August 1998 - June 2001
The Domestic Roofwater Harvesting in the Humid Tropics project was a 3 year research funded by the European Commission. It was carried out by an international consortium known as the Roofwater Harvesting Research Group.
There are four partners:
School of Engineering,
Tel: +44 24 7652 2339
Contact: Mr Brett Martinson
Tel: +49 7934 990030
Contact: Mr Hans Hartung
Centre for Rural Development and Appropriate Technology (RDAT)
Tel: +91 11 6861977 (Ext. 3135/4033)
Contact: Professor Padma Vasudevan
239, High Level Road
Tel: +94 75 524612/3
Contact: Ms. Tanuja Ariyananda
Objectives and goals
The aim of the project is to generate reliable information about domestic roofwater harvesting (DRWH) for water policy planners, supply professionals and, ultimately, householders. The programme will examine literature and practice from many parts of the world, but it is expected that those from humid tropical areas (the focus of the programme) will be of most use, since Domestic Rainwater Harvesting technology and economics are dominated by factors like climate and culture. Thus, S.Asia and E.Africa have been selected as they are particularly favourable to this technology. Links are also being developed with practitioners in Central America where climatic conditions are locally similar.
The partners have complementary skills in laboratory science, technology choice, participatory field studies, water practice and behavioural science. All four partners have historical links with water users, normally but not always mediated by local non-governmental organisations. The Water Security Task will entail considerable observation of the values, needs and practices of both communities and individual water users through the methodology of participative rural surveys. One of the Partners - the Lanka RWH Forum is itself a consortium of water providers and water users. Only one of the four Tasks will concentrate specifically upon water providers rather than water users.
The Projects comprises the assessment of existing knowledge and the generation of new knowledge on four critical and strongly interacting aspects of DRWH, namely: technology, health implications, impact on domestic water security and compatibility with institutional value systems; in consequence there are four Tasks. Each partner will participate in either 2 or 3 of these Tasks, each of which will be under the leadership of a different partner. The Tasks are as follows:
Task A: Development of lower cost water storage
The development of low-cost storage techniques will be led by Warwick University and start with the rigorous evaluation of selected existing designs of water tanks (capacities 1500 to 15000 l). New methods of constructing below ground, surface and architecturally integrated tanks using minimum or new materials will be researched, laboratory tested and subjected to field trials in both regions. The economic objective is to reduce the capital cost per household of adequate DRWH storage to levels affordable to the masses.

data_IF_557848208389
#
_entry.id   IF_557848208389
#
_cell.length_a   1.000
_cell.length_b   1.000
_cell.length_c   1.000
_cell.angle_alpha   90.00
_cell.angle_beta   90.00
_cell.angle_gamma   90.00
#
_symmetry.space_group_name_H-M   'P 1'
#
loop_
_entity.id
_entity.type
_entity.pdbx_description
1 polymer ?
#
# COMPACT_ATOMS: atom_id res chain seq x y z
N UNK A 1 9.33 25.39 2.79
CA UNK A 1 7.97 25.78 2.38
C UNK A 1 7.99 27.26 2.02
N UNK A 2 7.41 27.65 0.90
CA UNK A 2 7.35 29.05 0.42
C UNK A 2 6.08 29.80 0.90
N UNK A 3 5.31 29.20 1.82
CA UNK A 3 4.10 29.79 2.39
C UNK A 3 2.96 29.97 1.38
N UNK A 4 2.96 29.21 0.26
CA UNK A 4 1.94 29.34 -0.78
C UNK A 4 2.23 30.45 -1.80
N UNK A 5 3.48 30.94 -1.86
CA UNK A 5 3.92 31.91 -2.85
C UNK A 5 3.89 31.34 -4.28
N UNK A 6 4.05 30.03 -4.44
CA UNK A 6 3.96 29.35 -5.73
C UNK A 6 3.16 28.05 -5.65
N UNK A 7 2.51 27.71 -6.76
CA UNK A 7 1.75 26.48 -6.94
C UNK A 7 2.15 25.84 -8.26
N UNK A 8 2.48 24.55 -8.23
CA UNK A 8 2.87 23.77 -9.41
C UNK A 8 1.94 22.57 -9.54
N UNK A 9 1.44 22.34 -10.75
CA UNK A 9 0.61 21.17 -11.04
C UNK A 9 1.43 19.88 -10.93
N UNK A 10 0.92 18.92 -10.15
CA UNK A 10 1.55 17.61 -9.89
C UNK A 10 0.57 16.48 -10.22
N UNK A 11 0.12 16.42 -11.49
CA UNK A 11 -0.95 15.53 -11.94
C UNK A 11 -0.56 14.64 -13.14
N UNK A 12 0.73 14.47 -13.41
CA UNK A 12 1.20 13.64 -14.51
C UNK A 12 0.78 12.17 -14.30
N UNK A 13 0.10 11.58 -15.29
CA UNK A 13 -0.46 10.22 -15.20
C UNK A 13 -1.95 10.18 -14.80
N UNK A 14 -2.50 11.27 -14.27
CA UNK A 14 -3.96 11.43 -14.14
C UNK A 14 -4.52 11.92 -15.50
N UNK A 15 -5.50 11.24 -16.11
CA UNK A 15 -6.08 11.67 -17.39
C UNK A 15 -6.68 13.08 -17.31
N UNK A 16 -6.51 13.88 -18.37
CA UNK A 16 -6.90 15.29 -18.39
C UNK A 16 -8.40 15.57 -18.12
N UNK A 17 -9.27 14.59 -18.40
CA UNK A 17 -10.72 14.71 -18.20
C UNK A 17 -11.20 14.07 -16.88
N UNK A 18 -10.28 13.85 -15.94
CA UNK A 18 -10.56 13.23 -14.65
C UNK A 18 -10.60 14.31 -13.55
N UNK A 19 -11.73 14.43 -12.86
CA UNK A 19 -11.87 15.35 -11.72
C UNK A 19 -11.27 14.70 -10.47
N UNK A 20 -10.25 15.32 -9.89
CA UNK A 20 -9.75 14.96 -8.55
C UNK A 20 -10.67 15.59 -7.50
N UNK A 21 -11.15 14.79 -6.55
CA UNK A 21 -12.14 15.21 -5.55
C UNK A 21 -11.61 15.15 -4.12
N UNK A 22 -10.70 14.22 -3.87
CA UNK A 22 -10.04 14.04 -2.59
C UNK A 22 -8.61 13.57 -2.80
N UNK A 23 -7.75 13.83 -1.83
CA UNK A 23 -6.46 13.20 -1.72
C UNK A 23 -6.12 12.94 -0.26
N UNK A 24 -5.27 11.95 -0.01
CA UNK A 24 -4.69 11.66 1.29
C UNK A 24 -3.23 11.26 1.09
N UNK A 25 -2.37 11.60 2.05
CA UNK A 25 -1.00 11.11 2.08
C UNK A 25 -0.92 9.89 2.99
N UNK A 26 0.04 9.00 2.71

Task B: Institutional values and decision making
The identification of organisational attitudes, knowledge and knowledge needs will be led by FAKT. Building upon the substantial existing knowledge of the partners and their water industry networks, this Task will employ structured interviews and the analysis of past decisions to measure these attitudes and needs.
Task C: Health implications of widespread use of DRWH
The identification of the health implications of widespread take-up of DRWH of various designs, led by IITD, to include the initial identification of health concerns under Task B. The objective of Task C is to identify the influence of different component and system designs on water pathogen content, and to identify ways of preventing the breeding of insect vectors in stored water. The methodology will employ the survey of the very scattered and uneven literature about LDC water quality, the interpretation of entomological knowledge into storage design rules, the performance of extensive field tests and some laboratory tests.
Task D: DRWH and water security
The study of the implications of DRWH upon water security, led by the Lanka Rain Water Harvesting Forum, will explore the issue at three levels (householder, local community and region). At the householder level, the relationship between system parameters (like consumption rates, storage volume, climate) and potential water security will be modelled. At both householder and community levels the use (and often decline) of indigenous security strategies will be field surveyed and new strategies assessed. At the wider geographical level the potential contribution of DRWH to both rural and urban water security in the zone will be modelled, discussed with policy makers and recommendations developed concerning the best mix of DRWH with other supply
Current Technology for Storing Domestic Rainwater
Research into single skin, externally reinforced, brick tanks and low-cost, thin-shell, ferrocement tank cover
Stabilised Soil Tanks for Rainwater Storage
Recommendations for designing Rainwater harvesting system tanks
Attitudes towards Rainwater Harvesting
Domestic Rainwater Harvesting: Perceptions of Water Professionals and the way forward
The inclusion of domestic roofwater harvesting in a national water legislation framework
DRWH Water Quality: A Literature Review
DRWH and Insect Vectors: A Literature Review
Water Quality In Domestic Roof Water Harvesting Systems
DRWH Design & Insect Breeding
Household Water Security in Sri Lanka Using Domestic Roof Water Harvesting
Concept Of Water Security Entailing Domestic Roof Water Harvesting
Current Rural Water Security Practices with DRWH
Household strategies for operating total and partial drwh to achieve water security under stress conditions recommended practices
Domestic roof water harvesting and water security in the humid tropics